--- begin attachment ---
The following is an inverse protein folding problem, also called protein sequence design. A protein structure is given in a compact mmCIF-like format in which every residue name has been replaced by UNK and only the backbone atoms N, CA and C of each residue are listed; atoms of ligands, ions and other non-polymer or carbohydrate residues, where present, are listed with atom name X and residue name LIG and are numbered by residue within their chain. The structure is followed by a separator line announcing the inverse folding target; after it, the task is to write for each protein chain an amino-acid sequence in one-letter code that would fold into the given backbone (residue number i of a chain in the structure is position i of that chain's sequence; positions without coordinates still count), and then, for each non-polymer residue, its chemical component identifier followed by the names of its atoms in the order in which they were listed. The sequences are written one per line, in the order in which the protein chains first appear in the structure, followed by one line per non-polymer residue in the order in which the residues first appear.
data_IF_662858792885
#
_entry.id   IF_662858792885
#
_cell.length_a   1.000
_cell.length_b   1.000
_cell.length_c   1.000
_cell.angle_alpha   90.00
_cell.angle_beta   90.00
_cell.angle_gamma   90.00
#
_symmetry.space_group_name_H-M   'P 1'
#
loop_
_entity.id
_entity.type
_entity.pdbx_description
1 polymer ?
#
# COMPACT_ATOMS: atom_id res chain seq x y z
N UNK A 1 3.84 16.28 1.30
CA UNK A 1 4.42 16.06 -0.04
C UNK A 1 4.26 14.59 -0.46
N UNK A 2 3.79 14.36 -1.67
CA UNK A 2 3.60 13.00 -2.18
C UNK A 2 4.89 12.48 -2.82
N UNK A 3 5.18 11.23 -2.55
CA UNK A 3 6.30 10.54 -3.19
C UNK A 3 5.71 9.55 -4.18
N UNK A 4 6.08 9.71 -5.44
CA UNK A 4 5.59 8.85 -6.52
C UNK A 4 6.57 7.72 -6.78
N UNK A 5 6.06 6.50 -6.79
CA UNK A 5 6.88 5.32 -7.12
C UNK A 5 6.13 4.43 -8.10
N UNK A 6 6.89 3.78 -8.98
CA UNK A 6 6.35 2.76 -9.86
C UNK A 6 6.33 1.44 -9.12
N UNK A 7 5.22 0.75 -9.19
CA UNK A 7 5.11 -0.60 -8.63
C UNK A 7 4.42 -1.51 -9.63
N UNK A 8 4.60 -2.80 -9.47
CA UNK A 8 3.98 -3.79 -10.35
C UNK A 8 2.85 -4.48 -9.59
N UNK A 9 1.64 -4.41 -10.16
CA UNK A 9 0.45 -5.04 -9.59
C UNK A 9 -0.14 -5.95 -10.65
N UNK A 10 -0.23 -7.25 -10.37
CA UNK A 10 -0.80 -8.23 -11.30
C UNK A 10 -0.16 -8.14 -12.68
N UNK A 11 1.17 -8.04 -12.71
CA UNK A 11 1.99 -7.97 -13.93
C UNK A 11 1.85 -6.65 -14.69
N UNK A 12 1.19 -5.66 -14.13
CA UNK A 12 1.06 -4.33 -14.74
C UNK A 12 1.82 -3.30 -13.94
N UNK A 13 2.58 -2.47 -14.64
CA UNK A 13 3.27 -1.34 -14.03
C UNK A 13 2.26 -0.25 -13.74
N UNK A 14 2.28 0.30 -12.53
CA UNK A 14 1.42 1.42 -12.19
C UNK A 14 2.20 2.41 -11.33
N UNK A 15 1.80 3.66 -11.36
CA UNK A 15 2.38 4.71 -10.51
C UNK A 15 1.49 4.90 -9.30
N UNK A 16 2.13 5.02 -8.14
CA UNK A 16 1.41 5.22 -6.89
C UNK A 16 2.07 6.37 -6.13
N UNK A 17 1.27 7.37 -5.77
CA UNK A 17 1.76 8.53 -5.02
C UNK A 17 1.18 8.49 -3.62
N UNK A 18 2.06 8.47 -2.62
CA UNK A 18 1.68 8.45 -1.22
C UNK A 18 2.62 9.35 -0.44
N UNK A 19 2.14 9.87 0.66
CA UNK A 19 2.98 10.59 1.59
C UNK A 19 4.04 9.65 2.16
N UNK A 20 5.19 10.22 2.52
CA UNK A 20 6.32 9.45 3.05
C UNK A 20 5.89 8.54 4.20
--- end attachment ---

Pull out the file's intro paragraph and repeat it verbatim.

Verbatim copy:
The following is an inverse protein folding problem, also called protein sequence design. A protein structure is given in a compact mmCIF-like format in which every residue name has been replaced by UNK and only the backbone atoms N, CA and C of each residue are listed; atoms of ligands, ions and other non-polymer or carbohydrate residues, where present, are listed with atom name X and residue name LIG and are numbered by residue within their chain. The structure is followed by a separator line announcing the inverse folding target; after it, the task is to write for each protein chain an amino-acid sequence in one-letter code that would fold into the given backbone (residue number i of a chain in the structure is position i of that chain's sequence; positions without coordinates still count), and then, for each non-polymer residue, its chemical component identifier followed by the names of its atoms in the order in which they were listed. The sequences are written one per line, in the order in which the protein chains first appear in the structure, followed by one line per non-polymer residue in the order in which the residues first appear.